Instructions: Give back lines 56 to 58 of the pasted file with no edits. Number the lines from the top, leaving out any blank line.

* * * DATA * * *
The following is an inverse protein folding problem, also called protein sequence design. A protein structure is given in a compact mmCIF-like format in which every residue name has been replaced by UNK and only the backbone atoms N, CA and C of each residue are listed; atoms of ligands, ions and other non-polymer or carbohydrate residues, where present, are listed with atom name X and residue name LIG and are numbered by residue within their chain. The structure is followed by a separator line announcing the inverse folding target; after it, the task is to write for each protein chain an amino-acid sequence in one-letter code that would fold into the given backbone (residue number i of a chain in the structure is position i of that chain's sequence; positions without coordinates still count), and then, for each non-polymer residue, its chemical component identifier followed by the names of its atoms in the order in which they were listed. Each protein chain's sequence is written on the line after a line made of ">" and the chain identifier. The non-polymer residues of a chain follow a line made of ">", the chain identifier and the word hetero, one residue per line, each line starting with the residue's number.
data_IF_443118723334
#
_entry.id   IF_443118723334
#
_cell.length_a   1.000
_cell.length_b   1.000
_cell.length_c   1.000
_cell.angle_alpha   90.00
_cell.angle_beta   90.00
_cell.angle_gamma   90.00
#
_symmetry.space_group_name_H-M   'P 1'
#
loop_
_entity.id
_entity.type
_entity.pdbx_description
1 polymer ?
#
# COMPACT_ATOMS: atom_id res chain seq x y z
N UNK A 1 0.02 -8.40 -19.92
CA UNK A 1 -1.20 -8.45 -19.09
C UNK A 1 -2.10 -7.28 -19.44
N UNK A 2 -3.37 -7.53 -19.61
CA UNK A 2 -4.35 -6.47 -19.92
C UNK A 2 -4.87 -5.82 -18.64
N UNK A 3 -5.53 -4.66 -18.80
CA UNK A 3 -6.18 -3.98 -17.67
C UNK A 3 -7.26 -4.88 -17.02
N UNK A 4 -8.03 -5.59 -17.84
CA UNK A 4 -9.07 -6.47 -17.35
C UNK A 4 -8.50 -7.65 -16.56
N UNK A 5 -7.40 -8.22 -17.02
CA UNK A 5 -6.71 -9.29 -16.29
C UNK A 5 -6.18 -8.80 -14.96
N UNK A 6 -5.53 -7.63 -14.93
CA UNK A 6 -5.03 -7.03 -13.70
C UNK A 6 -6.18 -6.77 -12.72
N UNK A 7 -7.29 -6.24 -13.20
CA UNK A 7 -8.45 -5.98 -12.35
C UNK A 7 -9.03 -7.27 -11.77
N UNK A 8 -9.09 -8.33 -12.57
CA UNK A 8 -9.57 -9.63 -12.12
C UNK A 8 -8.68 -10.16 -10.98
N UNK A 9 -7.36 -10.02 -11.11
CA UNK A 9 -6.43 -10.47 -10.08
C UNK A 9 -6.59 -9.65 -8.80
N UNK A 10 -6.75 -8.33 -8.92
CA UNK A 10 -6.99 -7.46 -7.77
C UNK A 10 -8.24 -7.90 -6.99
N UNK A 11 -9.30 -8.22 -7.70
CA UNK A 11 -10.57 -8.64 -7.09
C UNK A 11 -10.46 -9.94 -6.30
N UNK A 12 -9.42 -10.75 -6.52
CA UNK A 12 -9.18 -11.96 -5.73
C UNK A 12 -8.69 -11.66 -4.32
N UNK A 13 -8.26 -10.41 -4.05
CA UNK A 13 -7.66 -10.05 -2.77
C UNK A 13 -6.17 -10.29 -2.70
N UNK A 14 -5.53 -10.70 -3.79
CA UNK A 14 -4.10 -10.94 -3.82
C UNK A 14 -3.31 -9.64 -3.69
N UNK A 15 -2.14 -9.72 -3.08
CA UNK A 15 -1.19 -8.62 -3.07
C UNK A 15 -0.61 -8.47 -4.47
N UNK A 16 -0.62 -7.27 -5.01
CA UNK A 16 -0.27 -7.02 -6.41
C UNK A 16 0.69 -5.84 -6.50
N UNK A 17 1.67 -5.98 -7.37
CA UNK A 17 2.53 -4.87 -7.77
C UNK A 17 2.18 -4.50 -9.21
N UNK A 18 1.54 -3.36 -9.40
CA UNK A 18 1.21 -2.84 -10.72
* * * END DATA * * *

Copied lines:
CA UNK A 12 -9.18 -11.96 -5.73
C UNK A 12 -8.69 -11.66 -4.32
N UNK A 13 -8.26 -10.41 -4.05